ATHF3 acts for a nuclear free world, as do people across the country on nuke issues, knowing full well that the NRC has never turned down a nuclear license application and that, on safety contentions, the U.S. Supreme Court (UAW law suit to stop Fermi 1) and an Appeals Court (State of Vermont vs Entergy) have deferred to the NRC and its predecessor, Atomic Energy Commission (AEC). The evidence is abundant that the NRC and the International Atomic Energy Agency (IAEA) are nuclear advocates not regulators protecting the public. Furthermore, the public has been successfully lied to resulting in a majority believing nuclear weapons are useable and provide security and that reactors are clean, safe and carbon free and are separate from nuclear weapons (“the good atom”).

Nonetheless, civil society organizations across the country have been at work resisting expansion of man made radionuclides exposure. When the NRC processes are exhausted, some of the organizations opposing Fermi 3 and Fermi 2 will be back in court. Similarly, the Oak Ridge Environmental Peace Alliance has indicated the prospect of going to court to compel compliance by the National Nuclear Security Agency (NNSA) and Department of Energy (DOE) to requirements of the National Environmental Policy Act. For 10 years, OREPA, and many of us, have opposed the NNSA plan to build a new Uranium Production Facility to expand the production capacity of new nuclear warheads by an additional 80 per year.

In 2012, four states Attorneys General and a number of civil society organizations successfully sued the NRC on the issue of “Waste Confidence” (someday there will be a solution to lethal withdrawn nuclear fuel rods) as the basis for all the decades of licensing reactors. The DC Appeals Court Ruled against the NRC, requiring suspension of licensing of reactors (lasted 2 years) and that an Environmental Impact Study (EIS) had to be done on the high level waste issue. The EIS was done and many organizations and individuals across the country did oral and written comment. We think the EIS on nuclear waste, produced by the NRC in response to the Court, does not comply with the court order and our litigants will be back in the DC Appeals Court again. If we are successful, licensing of reactors could be suspended again.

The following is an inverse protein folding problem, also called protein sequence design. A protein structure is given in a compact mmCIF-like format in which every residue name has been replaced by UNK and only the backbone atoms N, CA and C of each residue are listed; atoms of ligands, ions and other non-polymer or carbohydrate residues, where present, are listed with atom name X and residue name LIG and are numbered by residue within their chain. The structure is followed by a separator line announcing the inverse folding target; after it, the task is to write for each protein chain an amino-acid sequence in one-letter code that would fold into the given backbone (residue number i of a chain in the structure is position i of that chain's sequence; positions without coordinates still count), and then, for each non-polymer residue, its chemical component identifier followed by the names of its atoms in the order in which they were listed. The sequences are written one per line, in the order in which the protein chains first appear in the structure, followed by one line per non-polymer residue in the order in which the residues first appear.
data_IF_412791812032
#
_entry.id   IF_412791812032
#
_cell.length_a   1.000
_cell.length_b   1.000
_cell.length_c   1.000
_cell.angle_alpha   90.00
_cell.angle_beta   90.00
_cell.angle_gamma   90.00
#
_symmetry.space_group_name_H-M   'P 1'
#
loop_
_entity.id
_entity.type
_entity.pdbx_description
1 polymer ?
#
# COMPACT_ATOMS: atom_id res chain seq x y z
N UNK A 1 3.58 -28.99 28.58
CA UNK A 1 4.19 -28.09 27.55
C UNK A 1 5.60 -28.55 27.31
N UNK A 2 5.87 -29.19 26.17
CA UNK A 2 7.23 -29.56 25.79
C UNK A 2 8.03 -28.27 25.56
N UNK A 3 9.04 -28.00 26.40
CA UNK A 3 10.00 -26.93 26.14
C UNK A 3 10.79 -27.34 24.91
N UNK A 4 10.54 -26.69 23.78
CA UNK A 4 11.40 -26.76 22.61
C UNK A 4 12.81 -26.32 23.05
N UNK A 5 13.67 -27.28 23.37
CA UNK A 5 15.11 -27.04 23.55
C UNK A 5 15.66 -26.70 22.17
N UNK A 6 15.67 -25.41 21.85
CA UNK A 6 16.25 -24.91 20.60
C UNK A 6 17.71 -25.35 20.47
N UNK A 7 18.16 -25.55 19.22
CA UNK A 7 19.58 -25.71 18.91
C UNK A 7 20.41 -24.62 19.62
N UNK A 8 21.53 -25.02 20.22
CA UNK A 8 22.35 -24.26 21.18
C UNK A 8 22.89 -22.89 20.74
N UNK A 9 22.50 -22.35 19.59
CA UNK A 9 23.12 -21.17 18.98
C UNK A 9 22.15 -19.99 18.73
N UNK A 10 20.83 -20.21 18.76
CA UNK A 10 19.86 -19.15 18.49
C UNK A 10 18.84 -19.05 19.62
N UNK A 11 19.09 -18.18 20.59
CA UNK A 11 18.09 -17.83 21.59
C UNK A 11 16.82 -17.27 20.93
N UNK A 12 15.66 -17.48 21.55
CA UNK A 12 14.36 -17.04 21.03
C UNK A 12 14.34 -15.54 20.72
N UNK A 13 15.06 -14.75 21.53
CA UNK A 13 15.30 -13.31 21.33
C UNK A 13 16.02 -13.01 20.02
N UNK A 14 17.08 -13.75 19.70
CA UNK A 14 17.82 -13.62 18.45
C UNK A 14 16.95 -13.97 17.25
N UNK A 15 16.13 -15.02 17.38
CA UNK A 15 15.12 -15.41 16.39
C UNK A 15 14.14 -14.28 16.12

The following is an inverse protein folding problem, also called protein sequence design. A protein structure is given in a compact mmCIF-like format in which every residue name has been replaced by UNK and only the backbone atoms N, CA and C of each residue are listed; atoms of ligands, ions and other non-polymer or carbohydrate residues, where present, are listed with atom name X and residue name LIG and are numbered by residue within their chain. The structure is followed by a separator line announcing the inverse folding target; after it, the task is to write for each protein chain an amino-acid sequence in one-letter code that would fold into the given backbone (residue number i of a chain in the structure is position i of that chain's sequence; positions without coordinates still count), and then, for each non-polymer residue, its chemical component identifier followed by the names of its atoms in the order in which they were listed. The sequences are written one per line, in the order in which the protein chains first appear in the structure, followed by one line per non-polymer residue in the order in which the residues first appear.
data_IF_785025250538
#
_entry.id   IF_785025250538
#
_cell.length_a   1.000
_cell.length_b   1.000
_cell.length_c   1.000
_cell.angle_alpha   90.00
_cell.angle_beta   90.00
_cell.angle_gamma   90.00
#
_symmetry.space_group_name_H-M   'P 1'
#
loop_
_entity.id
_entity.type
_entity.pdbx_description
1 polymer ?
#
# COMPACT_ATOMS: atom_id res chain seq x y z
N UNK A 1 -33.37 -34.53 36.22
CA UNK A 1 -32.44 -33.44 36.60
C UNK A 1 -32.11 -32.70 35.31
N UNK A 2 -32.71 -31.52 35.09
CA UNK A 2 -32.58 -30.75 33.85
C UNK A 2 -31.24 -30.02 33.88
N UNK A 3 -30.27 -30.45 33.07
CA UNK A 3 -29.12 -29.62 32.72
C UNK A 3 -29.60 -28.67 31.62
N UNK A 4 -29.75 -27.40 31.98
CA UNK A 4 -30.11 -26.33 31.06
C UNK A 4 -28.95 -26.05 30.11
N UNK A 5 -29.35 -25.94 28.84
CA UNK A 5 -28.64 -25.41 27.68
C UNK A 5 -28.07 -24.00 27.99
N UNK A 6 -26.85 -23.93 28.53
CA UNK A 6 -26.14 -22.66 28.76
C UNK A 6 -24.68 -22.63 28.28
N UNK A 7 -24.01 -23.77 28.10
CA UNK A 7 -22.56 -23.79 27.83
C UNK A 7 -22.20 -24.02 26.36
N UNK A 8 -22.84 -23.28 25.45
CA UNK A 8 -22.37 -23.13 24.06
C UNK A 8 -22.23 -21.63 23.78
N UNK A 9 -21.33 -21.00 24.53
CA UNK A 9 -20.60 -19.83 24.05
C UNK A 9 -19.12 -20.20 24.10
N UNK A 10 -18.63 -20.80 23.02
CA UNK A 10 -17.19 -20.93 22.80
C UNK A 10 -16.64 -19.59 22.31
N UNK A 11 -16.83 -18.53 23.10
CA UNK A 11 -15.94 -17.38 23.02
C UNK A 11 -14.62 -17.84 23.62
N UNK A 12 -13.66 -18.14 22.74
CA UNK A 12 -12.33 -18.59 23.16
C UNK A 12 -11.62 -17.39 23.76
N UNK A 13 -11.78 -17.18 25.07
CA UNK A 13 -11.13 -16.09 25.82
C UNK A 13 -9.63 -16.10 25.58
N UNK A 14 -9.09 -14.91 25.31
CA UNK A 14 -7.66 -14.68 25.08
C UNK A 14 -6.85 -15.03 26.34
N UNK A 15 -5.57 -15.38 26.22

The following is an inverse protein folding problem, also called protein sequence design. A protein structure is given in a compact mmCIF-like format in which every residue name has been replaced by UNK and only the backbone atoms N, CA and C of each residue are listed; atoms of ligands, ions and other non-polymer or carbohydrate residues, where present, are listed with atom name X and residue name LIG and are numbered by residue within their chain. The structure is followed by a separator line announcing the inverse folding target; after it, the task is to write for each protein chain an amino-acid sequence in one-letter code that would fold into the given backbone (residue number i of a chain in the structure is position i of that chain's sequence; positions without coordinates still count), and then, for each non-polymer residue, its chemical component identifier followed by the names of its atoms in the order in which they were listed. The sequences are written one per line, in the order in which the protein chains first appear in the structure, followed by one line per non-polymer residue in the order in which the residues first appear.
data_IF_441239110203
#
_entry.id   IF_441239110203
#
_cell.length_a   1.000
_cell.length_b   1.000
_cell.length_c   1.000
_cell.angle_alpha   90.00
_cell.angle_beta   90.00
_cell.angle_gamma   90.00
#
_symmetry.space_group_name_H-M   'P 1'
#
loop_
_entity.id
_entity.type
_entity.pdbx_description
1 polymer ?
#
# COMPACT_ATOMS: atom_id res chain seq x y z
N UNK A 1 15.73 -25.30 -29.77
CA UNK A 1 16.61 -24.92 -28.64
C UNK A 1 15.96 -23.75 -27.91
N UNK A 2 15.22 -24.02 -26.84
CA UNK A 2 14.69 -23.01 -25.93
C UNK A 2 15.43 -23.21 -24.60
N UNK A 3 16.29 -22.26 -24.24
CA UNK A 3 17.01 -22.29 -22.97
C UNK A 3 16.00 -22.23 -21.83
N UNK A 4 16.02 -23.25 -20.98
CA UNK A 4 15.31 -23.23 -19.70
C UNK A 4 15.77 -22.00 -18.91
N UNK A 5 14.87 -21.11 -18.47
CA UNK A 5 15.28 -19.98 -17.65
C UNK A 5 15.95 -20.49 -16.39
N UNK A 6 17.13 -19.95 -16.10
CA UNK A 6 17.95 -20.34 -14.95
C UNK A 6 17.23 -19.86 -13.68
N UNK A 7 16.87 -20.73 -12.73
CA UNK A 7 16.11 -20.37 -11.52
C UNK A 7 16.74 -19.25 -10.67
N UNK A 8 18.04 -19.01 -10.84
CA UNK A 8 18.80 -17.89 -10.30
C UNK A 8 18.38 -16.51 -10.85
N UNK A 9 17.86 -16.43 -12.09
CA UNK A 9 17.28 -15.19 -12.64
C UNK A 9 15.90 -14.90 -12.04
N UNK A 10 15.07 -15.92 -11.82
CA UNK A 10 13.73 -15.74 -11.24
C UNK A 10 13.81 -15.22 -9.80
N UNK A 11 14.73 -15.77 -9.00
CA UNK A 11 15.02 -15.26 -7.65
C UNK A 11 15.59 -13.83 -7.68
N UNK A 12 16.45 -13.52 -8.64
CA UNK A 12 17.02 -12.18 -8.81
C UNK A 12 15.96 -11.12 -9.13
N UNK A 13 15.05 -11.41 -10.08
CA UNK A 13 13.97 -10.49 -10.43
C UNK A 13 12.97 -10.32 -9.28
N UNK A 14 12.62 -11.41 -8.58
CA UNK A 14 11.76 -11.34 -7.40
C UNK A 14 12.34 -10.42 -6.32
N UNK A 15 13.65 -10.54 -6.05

What’s missing, as the necessary complement to all of this, is millions of people saying no to nukes (weapons and reactors, two sides to the same coin) in a very public and persistent way. For those who take a hard look at the nuclear legacy, it becomes clear that humans are the only species that is fatally destroying its own nest and at an ever accelerating pace. The engaging and highly regarded physicist, Stephen Hawking has a remarkable way of pointing to the same reality: He states that the universe is about 15 billion years old. The Big Bang, an incomprehensible nuclear explosion, can be thought of as the beginning of the universe. It took 5 billion years before some life form could evolve. Then he states, “At the heart of an atom bomb explosion, man can create temperatures of some ten thousand million degrees. This is comparable to the temperature of the universe one second after the Big Bang.”

Vic Macks, Alliance to Halt Fermi 3,
Active on abolition of nuclear reactors and weapons and nuclear waste issues.
20318 Edmunton St.
St. Clair Shores, MI 48080-3748

Citizens’ Resistance At Fermi Two (CRAFT)

(Originally published January 1, 2016 on

CRAFT Comments to the Nuclear Regulatory Commission
Regarding their Recommendation to Extend the Fermi 2 Reactor License
For an Additional 20 Years Continue reading “Citizens’ Resistance At Fermi Two (CRAFT)”